sets back at this point, but incorporates a similar plinth
which may be old material re-set.
The South Porch is of early 14th-century date and has
an outer entrance with jambs and two-centred arch of
two chamfered orders with moulded capitals at the
springing level. The side walls have each a window
of one trefoiled ogee light.
The Roof of the chancel is of trussed-rafter type with
curved braces forming two-centred arches; it is of the
14th or 15th century. The roof of the nave is modern
except for an early 16th-century tie-beam against the
W. wall. This is moulded and embattled and has a
broad band of running vine ornament.
Fittings—Bracket: In porch—over S. doorway of
nave, rounded stone corbel or bracket, mediæval. Chair
(Plate 48): In chancel—with turned legs, curved arms
and panelled and carved back, early to mid 17th-century.
Coffin-lids: In vestry—re-used as window-lintel, with
foliated stem; re-used as lintel to locker, with head of
cross; both probably late 13th-century. Door: In
chancel—in vestry-doorway, ledged and battened, with
strap-hinges, plain scutcheon and ring-handle, mediæval.
Glass: In nave—in N.E. window, fragments of border,
14th-century; in second S. window, fragments including foliated quarries, borders, etc., 14th and 15th-century. Monument and Floor-slab. Monument: In
nave—in S.E. corner, incised slab with foliated cross
under cinquefoil ogee canopy with crockets and finial,
plain shield and marginal inscription in black-letter
beginning "Hic jacet tumulata Alicia uxor . . .
(Burtoni?)," 15th-century. Floor-slab: In chancel—
to John B(rew)ster, 1684. Niche: In chancel—in N.
wall, recess with two-centred head, mediæval. Piscinæ:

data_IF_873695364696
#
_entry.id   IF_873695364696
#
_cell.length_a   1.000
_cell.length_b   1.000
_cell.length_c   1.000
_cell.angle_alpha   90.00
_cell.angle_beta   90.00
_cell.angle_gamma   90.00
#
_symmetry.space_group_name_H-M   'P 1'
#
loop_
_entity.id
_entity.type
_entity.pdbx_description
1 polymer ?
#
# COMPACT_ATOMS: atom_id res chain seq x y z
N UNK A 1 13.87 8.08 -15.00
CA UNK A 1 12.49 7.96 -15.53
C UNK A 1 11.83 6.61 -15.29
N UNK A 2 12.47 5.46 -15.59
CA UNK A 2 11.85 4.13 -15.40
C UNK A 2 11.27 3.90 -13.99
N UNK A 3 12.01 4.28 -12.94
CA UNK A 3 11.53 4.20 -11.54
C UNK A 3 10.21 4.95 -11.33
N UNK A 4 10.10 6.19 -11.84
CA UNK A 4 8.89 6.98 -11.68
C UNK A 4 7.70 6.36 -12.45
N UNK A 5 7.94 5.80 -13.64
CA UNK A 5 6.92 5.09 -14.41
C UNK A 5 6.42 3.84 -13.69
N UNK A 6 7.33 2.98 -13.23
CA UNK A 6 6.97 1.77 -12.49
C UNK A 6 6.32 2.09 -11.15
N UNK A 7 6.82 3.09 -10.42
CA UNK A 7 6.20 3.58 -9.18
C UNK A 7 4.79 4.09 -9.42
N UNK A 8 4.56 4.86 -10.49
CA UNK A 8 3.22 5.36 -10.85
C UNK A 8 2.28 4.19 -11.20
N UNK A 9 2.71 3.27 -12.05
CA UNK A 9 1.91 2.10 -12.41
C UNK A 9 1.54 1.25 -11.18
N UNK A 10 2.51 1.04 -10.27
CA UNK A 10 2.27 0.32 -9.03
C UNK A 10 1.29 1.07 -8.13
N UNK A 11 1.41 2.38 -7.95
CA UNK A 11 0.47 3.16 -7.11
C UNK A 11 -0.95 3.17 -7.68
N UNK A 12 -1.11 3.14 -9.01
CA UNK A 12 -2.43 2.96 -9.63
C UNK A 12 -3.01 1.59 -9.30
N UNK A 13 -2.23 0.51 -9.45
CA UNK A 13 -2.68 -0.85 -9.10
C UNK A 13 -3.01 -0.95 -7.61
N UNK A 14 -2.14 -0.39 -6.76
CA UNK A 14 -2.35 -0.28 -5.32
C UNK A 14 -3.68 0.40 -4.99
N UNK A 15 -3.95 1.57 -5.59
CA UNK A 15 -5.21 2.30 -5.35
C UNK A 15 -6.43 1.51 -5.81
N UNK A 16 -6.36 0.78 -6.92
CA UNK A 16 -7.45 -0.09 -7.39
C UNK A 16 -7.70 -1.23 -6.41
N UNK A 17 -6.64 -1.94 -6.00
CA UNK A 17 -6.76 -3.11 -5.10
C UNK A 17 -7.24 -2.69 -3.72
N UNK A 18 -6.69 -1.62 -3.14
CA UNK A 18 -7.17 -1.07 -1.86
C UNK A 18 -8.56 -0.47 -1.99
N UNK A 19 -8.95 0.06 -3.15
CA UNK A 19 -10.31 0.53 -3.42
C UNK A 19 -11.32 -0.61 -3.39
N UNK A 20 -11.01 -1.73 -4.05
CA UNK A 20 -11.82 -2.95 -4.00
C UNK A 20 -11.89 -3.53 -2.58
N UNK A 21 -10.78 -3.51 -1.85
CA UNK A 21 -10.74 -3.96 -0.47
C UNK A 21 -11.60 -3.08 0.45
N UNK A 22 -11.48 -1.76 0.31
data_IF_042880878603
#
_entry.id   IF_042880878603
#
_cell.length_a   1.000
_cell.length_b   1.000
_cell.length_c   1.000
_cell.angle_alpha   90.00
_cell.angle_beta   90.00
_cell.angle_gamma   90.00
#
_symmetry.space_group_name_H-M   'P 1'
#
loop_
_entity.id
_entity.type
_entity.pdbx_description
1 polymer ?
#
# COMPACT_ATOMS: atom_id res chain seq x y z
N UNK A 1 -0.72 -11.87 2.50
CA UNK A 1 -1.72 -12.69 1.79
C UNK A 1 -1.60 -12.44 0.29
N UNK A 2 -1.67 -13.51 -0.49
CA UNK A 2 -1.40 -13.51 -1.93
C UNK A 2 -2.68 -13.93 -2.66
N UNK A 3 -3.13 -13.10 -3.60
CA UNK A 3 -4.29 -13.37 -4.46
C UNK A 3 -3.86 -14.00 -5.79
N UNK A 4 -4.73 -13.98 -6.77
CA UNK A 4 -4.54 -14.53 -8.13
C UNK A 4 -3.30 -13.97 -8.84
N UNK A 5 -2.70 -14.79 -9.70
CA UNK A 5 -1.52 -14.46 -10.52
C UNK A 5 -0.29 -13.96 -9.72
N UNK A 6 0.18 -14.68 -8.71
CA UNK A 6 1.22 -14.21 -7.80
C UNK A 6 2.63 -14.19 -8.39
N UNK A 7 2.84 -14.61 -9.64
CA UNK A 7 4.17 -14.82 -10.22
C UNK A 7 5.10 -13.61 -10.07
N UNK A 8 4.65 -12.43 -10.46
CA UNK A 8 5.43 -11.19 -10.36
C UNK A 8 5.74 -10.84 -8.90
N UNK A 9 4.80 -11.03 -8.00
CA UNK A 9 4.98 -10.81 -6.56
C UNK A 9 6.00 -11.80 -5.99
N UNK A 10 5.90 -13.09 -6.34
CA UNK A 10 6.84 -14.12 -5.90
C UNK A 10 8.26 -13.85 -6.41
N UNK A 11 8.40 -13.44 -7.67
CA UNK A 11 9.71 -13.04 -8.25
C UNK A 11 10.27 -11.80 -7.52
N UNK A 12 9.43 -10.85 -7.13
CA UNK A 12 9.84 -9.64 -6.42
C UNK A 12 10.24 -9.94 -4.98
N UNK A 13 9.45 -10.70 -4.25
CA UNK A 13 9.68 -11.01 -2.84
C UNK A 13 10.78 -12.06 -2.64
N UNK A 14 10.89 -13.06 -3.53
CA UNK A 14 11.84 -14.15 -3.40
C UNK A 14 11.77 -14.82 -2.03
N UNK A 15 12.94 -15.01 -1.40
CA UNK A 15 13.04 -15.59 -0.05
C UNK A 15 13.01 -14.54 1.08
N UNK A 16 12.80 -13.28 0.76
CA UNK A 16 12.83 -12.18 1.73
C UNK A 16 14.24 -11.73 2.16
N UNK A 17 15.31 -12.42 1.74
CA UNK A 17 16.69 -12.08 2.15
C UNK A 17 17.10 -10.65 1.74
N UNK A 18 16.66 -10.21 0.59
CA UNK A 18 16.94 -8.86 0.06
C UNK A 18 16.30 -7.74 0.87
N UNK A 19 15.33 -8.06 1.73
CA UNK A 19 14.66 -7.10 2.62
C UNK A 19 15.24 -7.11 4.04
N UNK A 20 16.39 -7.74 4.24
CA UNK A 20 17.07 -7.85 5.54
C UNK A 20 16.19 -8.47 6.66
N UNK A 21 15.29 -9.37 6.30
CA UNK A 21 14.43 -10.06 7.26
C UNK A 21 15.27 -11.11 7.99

In chancel—recess (Plate 61) with moulded jambs and
trefoiled head, projecting moulded sill and quatre-foiled
drain, 14th-century. In nave—in S. wall, recess with
head cut down by later window, 14th-century. Recesses:
In chancel—in N. wall, level with floor, two with
chamfered jambs and segmental-pointed arches, 14th-century; in external face of S. wall (Plate 79), with
moulded jambs, cinque-foiled segmental-pointed arch
with foliated spandrels and moulded label with one head-stop, 14th-century, probably tomb-recess. In nave—in
N. wall, with moulded jambs, segmental-pointed head
and label; in S. wall, similar recess, with finial to label
having three shields, two with three bars and the third
with the emblems of the Passion; both 14th-century,
shields repainted, probably tomb recesses. Scratchings:
In nave—onN.E. and second S. window, various mason's
marks and assembly numerals. Screen (Plate 77): Now
under tower-arch, of eight narrow bays with a modern
door incorporating old material at N. end, close lower
panels and open upper panels with foiled ogee and
traceried heads, moulded posts and cornice with running
vine-ornament, probably late 15 th-century. Sedilia (Plate
61): In chancel—three bays with moulded jambs and
divisions, and trefoiled arches in a single square head,
14th-century. Stoup: In nave—E. of S. doorway,